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Plant Native Ground Covers & Make America Green Again

Here we see common violets, Virginia creeper and white wood asters all functioning as ground covers and so much more.

Common violets, Virginia creeper and white wood asters (in distance) all function as ground covers and so much more.

When I think about making America green again, I dream of filling in all those stark areas of unnatural red mulch. I fantasize about less lawn, too. But what my eco-tinted goggles really see is a decrease in the commonly planted ground covers like English ivy, Pachysandra and periwinkle. For although these ground-huggers are undeniably popular, we know that doesn’t mean they’re good choices for our gardens.

Excessively planted because of their uniformity, state of perpetual greenness, and alleged low maintenance, English ivy and its cronies have wreaked havoc across North America. They are not beneficial to wildlife—unless their propensity to harbor rats and help breed mosquitoes counts as critter friendly. These introduced plants are also designated as invasive in the Mid-Atlantic and in other parts of our country. Yes, invasive! That means they have absolutely no respect for us and our great American land. They easily escape into natural areas and outcompete our essential native plants for resources and, as in the case of English ivy, can climb and smother trees. But there’s a bright side. You don’t have to settle on these narcissistic garden center plants because there are many better, more benevolent options: native alternatives that help instead of harm our planet.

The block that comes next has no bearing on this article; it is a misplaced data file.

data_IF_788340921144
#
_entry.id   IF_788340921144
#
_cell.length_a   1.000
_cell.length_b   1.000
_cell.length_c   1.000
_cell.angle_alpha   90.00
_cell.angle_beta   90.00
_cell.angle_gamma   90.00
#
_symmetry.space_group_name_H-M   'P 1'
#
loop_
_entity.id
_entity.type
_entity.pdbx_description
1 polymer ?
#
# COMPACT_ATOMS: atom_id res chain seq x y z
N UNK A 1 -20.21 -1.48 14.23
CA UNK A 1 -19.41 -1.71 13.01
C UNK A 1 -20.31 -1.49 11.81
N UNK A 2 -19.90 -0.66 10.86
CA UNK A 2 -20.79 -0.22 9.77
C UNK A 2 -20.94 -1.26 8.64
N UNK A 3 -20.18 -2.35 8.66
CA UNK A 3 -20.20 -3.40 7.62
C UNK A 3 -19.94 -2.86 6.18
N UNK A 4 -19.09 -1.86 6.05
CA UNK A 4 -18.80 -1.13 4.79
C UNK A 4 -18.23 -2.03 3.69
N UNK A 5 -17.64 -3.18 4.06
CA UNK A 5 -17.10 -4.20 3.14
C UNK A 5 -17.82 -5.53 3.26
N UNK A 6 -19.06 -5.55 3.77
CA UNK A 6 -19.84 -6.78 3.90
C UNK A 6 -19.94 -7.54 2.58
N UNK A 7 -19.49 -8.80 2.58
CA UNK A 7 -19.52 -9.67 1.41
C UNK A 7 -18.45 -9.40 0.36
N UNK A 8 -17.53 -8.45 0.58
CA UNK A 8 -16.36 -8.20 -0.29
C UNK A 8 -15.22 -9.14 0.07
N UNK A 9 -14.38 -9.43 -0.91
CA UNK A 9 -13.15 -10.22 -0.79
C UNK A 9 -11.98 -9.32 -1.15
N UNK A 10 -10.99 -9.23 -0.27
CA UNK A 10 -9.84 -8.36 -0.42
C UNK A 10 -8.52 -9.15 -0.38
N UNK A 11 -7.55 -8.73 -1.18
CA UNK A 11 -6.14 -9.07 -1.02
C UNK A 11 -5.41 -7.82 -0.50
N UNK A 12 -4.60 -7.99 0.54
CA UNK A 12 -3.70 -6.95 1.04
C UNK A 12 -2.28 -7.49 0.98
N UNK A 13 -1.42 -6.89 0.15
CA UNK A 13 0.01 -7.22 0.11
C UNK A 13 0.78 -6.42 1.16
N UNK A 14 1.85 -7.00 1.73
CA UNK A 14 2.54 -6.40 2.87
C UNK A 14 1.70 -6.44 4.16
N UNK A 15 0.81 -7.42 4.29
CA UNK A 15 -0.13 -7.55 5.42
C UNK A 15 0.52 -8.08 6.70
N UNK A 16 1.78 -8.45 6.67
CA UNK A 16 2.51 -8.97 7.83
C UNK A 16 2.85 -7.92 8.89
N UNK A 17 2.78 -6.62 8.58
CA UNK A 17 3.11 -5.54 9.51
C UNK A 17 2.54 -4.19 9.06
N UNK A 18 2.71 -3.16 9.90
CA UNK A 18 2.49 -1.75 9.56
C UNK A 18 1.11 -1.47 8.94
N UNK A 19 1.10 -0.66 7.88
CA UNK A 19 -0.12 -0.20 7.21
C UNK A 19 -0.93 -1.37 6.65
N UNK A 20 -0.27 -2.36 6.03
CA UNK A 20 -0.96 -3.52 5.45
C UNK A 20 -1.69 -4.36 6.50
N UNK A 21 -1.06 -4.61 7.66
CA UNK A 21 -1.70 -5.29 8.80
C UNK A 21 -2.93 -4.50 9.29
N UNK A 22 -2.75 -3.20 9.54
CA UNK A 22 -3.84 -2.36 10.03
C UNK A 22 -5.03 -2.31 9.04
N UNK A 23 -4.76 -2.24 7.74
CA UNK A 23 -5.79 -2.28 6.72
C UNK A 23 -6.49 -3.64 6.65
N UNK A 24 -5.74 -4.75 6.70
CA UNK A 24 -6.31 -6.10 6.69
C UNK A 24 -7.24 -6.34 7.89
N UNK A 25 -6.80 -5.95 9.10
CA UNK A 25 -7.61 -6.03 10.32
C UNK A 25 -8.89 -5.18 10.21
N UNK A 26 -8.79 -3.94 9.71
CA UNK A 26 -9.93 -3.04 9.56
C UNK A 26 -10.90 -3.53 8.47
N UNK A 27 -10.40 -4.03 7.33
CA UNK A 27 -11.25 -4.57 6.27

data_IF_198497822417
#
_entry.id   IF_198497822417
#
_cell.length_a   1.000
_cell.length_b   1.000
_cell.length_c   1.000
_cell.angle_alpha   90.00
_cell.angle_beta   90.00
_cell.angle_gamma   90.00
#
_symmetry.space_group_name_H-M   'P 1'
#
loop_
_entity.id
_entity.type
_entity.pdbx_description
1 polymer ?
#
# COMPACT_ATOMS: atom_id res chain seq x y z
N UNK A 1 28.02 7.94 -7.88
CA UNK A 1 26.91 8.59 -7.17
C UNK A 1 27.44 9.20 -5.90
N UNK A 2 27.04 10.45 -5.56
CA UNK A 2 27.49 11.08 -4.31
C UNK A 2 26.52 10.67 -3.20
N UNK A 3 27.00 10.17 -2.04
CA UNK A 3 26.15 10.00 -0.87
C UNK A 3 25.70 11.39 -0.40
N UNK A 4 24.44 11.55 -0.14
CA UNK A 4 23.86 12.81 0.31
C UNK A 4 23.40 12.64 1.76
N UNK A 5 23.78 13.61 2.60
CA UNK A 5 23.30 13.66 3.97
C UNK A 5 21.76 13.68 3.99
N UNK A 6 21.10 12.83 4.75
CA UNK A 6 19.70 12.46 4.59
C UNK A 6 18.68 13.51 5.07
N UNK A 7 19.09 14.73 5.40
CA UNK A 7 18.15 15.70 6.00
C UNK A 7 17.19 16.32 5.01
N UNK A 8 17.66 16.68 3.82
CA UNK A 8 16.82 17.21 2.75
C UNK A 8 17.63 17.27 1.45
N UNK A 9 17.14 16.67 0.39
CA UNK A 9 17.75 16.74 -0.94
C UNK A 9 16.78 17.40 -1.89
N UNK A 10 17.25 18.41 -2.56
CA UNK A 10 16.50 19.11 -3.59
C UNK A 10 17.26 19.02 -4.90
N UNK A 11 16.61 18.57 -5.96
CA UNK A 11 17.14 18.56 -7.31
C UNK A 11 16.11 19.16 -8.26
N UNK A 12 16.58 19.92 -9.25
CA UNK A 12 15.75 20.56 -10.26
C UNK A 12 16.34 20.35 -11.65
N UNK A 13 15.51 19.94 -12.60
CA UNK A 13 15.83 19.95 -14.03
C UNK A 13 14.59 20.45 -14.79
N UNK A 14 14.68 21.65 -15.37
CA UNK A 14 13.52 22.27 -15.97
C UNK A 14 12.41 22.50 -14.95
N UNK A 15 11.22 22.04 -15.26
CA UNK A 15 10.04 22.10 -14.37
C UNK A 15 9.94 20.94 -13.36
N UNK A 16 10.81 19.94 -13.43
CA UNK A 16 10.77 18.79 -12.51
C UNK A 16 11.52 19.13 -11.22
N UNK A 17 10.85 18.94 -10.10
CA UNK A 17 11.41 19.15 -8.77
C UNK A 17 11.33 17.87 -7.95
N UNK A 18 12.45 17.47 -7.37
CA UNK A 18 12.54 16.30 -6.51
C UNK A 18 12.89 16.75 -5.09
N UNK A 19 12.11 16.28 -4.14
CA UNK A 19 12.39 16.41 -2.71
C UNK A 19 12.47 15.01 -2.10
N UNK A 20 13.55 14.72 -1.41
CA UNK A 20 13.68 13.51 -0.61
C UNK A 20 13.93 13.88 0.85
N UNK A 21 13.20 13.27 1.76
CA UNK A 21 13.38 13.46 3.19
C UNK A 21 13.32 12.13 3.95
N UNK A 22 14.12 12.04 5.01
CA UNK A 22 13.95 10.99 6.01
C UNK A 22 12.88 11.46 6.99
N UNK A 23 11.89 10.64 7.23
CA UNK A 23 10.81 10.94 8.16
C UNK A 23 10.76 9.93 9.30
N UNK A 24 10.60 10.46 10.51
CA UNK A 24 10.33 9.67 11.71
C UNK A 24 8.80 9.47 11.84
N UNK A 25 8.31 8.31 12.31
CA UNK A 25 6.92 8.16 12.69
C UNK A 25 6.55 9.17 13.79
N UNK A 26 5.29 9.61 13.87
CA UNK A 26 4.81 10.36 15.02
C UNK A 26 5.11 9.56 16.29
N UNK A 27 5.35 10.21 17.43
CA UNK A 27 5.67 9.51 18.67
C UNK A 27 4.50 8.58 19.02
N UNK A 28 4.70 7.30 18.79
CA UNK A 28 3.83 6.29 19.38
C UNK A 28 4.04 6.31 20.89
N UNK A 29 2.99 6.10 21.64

Why do we plant ground covers?

These are some common reasons why we choose ground covers:IMG_6390_x300

  aesthetics
  erosion control
  lower maintenance
  weed suppression
  wildlife habitat

You’ll find that the following native plants can satisfy most, if not all, of your ground-covering gardening objectives. Read on to learn what would work best for you. Continue reading